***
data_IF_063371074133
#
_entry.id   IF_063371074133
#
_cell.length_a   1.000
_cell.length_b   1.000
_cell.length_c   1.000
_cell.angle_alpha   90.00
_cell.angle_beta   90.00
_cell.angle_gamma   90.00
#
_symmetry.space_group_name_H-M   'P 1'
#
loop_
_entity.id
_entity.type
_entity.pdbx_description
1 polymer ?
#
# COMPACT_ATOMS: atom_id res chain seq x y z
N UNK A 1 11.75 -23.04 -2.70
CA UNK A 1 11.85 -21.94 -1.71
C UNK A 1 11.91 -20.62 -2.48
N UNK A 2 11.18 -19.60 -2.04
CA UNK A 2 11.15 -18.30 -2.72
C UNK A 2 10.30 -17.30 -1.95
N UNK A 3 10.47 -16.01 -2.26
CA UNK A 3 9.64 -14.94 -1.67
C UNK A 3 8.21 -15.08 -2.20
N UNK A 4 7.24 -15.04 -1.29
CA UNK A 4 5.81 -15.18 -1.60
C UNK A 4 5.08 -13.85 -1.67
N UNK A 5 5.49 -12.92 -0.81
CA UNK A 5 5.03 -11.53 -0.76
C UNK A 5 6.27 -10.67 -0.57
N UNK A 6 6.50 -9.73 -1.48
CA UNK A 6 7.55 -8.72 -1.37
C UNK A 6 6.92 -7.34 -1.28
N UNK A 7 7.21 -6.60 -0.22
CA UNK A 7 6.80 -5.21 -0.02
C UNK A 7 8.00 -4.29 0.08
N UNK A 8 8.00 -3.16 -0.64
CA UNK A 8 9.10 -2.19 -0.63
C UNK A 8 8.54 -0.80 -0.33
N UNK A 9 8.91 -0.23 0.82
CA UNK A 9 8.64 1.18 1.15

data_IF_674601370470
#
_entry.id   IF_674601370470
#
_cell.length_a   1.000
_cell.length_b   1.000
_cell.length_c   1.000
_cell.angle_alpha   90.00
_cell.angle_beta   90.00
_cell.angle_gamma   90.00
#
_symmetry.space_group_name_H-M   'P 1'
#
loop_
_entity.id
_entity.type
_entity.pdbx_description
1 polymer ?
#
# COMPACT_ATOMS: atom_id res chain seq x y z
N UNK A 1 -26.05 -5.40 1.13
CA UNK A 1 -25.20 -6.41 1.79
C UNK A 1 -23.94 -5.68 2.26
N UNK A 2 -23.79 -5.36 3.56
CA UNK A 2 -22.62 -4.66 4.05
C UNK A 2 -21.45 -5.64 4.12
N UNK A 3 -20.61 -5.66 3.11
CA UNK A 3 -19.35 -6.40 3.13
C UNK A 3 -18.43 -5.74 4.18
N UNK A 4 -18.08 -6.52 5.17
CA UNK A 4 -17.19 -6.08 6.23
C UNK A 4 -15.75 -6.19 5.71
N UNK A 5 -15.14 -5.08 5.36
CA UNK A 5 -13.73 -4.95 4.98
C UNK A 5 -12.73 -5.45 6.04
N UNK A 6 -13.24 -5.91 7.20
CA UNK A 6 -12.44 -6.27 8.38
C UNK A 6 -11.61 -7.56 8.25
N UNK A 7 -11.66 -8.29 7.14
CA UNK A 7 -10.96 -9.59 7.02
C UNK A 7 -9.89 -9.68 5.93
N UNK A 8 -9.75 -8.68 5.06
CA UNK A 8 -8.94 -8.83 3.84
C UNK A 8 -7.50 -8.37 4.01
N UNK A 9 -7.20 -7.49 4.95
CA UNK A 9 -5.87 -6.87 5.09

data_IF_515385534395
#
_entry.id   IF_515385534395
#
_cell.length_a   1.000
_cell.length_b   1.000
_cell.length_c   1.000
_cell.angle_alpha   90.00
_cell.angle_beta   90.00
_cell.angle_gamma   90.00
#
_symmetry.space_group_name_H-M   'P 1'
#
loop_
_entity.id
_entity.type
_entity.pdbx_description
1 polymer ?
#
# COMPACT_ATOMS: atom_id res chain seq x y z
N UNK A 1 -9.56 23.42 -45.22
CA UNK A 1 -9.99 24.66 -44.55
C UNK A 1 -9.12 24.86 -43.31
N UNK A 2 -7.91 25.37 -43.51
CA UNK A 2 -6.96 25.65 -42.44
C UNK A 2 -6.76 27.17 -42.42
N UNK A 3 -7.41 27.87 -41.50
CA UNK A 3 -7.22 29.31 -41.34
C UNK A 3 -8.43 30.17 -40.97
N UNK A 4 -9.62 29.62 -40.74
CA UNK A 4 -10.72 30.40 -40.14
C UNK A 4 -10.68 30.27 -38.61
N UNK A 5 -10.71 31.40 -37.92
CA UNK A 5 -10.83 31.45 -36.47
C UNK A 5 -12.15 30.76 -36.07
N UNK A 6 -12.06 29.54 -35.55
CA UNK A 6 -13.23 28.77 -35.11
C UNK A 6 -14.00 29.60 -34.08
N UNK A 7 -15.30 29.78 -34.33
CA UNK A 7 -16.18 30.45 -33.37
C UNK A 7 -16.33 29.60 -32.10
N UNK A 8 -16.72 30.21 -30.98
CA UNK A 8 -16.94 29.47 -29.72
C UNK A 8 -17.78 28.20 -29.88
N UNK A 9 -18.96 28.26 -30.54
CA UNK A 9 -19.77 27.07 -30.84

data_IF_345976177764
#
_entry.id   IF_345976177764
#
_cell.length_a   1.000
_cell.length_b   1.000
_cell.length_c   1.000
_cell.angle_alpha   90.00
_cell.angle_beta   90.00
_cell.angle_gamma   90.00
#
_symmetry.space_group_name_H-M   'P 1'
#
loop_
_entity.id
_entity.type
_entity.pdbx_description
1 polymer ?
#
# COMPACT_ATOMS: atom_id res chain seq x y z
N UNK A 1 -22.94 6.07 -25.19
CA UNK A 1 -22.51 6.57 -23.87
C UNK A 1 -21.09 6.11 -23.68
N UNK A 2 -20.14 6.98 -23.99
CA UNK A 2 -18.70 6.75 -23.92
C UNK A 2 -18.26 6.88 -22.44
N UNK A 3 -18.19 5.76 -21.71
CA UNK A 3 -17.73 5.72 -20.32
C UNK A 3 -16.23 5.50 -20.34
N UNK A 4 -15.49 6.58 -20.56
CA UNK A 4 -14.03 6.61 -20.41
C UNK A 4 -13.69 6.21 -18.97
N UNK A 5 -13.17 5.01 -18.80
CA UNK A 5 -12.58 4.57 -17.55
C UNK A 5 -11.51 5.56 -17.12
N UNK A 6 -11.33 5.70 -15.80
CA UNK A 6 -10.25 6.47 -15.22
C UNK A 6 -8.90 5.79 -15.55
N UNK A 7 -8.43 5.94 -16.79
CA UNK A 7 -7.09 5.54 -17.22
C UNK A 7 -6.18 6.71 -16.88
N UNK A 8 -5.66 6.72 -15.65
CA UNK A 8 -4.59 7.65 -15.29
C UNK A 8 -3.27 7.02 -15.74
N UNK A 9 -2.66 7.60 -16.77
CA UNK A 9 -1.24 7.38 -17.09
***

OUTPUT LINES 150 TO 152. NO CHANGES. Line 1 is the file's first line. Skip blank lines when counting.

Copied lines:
_symmetry.space_group_name_H-M   'P 1'
#
loop_